Animal Welfare in the EU Apr03

Farms across Suffolk and Essex could soon be blighted by the sight of dead cattle under Government plans to implement a new law from Brussels on the disposal of animal carcasses, which comes into force 30 April.


Under the proposals, farmers will be banned from burying dead cattle, sheep and pigs on their land, as has always been normal practice, and instead will be forced to pay up to 50 per pig, cow or sheep to have them collected and incinerated. 


The East of England has the largest percentage of pig and poultry farmers in the country, yet no incinerators have been set up in the area to cope with the thousands of carcasses that will have to be disposed of each year.


In other European Union member states, government-funded collection schemes are in operation, but the British Government has so far refused to pay for its introduction here. With only four weeks left before the ban is introduced, I think it is highly unlikely that special collection vehicles will be available to pick up odd carcasses from rural areas. As these carcasses are likely to remain unburied for weeks, this could cause considerable health risks.


This is yet another example of our own Labour Government signing up to EU legislation without giving proper thought to its implementation. The farming industry approached the Government over 18 months ago, but no plan has been drawn up.  We now face the prospect of a repeat of the fridge mountain saga - only this time it will be much more unpleasant. Your Conservative MEPs are continuing to lobby the Department for Environment, Farming and Rural Affairs in London to help with the expense of disposal so that farmers will not be burdened with additional costs.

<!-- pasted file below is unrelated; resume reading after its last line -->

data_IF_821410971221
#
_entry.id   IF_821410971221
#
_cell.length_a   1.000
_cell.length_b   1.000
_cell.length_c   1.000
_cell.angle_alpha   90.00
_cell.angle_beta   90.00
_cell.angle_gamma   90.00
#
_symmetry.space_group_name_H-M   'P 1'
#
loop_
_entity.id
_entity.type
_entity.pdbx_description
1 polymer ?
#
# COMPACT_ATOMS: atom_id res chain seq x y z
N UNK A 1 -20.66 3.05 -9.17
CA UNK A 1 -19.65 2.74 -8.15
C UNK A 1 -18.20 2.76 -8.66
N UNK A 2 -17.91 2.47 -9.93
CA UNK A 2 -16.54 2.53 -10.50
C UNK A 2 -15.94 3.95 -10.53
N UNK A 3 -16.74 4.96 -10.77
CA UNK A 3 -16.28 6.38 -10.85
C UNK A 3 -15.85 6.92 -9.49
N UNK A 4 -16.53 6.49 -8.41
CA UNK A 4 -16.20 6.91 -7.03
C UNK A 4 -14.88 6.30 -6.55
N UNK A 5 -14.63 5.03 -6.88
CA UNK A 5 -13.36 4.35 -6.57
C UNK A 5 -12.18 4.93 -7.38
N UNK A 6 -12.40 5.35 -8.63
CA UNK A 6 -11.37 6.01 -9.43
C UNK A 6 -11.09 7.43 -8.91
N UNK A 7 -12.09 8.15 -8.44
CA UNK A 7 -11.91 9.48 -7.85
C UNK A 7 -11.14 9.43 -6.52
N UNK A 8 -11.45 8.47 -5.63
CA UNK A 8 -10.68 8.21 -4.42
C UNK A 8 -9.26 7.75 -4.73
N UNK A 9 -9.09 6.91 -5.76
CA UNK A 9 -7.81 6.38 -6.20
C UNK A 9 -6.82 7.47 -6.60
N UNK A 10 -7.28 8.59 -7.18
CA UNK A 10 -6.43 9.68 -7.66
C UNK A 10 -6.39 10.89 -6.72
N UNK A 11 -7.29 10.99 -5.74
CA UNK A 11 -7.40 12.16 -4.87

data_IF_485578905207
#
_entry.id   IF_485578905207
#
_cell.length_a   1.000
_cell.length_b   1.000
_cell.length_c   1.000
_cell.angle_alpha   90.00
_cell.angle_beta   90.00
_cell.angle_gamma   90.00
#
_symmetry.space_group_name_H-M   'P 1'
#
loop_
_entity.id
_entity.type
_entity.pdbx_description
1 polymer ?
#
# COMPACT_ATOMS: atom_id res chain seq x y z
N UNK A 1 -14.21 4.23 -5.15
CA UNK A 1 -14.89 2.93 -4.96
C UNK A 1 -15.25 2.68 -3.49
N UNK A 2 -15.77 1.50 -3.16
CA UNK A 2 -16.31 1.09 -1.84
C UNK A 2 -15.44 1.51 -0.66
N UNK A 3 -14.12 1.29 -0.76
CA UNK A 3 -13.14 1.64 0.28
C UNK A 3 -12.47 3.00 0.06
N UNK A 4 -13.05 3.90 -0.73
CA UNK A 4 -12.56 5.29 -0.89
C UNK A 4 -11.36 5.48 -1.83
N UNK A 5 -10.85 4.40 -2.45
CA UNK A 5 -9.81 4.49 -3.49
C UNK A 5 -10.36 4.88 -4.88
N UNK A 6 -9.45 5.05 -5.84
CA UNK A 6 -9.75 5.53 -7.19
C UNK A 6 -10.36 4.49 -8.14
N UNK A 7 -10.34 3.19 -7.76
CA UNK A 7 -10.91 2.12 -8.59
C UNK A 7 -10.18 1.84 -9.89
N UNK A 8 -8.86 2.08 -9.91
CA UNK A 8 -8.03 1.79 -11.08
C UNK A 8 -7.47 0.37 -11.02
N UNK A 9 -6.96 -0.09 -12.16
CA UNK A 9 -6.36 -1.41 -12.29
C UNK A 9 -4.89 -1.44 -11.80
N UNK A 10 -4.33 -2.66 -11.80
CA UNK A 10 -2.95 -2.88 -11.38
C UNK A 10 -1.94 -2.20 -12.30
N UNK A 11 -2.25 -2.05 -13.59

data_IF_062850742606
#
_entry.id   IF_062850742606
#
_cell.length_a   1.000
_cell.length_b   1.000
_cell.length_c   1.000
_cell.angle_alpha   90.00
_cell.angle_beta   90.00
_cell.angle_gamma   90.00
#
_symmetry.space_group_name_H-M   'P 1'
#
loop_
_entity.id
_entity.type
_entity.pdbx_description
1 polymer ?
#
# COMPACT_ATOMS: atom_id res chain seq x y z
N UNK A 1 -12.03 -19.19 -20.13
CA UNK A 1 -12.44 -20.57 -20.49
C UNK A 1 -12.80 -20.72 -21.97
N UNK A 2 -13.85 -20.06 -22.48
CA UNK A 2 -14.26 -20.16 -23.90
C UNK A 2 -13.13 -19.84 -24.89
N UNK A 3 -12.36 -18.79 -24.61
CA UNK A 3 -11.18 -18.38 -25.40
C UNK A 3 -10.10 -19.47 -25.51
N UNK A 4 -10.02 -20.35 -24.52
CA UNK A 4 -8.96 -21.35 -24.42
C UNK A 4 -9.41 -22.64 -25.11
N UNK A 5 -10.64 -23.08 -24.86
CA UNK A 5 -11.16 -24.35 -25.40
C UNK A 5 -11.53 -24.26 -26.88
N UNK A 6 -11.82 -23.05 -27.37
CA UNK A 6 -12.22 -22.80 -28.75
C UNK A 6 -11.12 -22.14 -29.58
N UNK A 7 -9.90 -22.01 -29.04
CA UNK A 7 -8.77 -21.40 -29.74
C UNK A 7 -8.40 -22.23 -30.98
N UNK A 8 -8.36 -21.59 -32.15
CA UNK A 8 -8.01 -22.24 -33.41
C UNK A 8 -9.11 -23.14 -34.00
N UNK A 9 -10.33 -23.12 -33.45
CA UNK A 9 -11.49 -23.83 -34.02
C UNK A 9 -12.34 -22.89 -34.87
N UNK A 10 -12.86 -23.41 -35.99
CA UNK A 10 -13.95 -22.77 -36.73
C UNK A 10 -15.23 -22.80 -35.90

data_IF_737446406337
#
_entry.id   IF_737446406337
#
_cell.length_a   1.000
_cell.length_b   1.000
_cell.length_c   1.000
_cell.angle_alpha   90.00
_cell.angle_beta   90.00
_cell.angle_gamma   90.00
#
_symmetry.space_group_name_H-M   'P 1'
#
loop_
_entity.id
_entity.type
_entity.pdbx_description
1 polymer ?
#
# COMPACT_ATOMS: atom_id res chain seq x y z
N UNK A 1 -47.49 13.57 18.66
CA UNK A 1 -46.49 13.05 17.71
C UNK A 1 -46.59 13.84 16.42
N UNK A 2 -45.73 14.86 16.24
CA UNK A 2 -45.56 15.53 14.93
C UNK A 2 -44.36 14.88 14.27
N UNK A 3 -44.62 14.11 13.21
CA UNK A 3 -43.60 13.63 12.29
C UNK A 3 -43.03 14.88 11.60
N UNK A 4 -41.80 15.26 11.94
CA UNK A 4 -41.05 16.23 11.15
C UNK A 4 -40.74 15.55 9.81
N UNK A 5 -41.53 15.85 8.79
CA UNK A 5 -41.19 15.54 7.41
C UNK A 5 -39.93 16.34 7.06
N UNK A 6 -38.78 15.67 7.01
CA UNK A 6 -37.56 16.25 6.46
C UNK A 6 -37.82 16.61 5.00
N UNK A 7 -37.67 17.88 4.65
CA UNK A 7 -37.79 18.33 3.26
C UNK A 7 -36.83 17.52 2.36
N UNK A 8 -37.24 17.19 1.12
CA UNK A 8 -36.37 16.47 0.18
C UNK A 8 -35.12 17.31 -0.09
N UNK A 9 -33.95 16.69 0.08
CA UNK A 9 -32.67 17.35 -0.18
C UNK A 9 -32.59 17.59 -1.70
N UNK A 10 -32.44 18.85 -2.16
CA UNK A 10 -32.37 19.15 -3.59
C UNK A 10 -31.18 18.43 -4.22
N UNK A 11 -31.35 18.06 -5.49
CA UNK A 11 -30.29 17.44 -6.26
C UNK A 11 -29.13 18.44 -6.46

Animal welfare is also high on the Conservatives' agenda at the European Parliament. Recently, we tabled a formal resolution calling for urgent and decisive action on long-distance transport of live animals. This follows the news that pigs were recently kept in a truck for 90 hours on a journey from Holland to Greece while in Poland, horses have suffered journeys of five days without rest, food or water.


In 2001, we called on the Commission to enforce existing EU legislation, and also to accept our recommendation for a maximum limit of 8 hours or 500 kilometres on journeys for slaughter or further fattening. No action has been taken. We have asked for the signatures of all MEPs, from all political parties and nationalities, to get rid of these barbaric practices that have no place in the 21st century.


On a positive note, a new law passed by the European Parliament in Brussels two weeks ago means that consumers will soon have a guarantee that the tuna they buy is dolphin friendly. Thanks to a tracking and verification system, which will ensure the correct labeling of all tuna, fishermen and dealers currently using environmentally unfriendly methods will no longer be able to pass off their fish as being dolphin friendly.


Consumers in our region want to enjoy tuna in the knowledge that dolphins have not been harmed, so this system should put an end to rogue fishing and protect the dolphin population.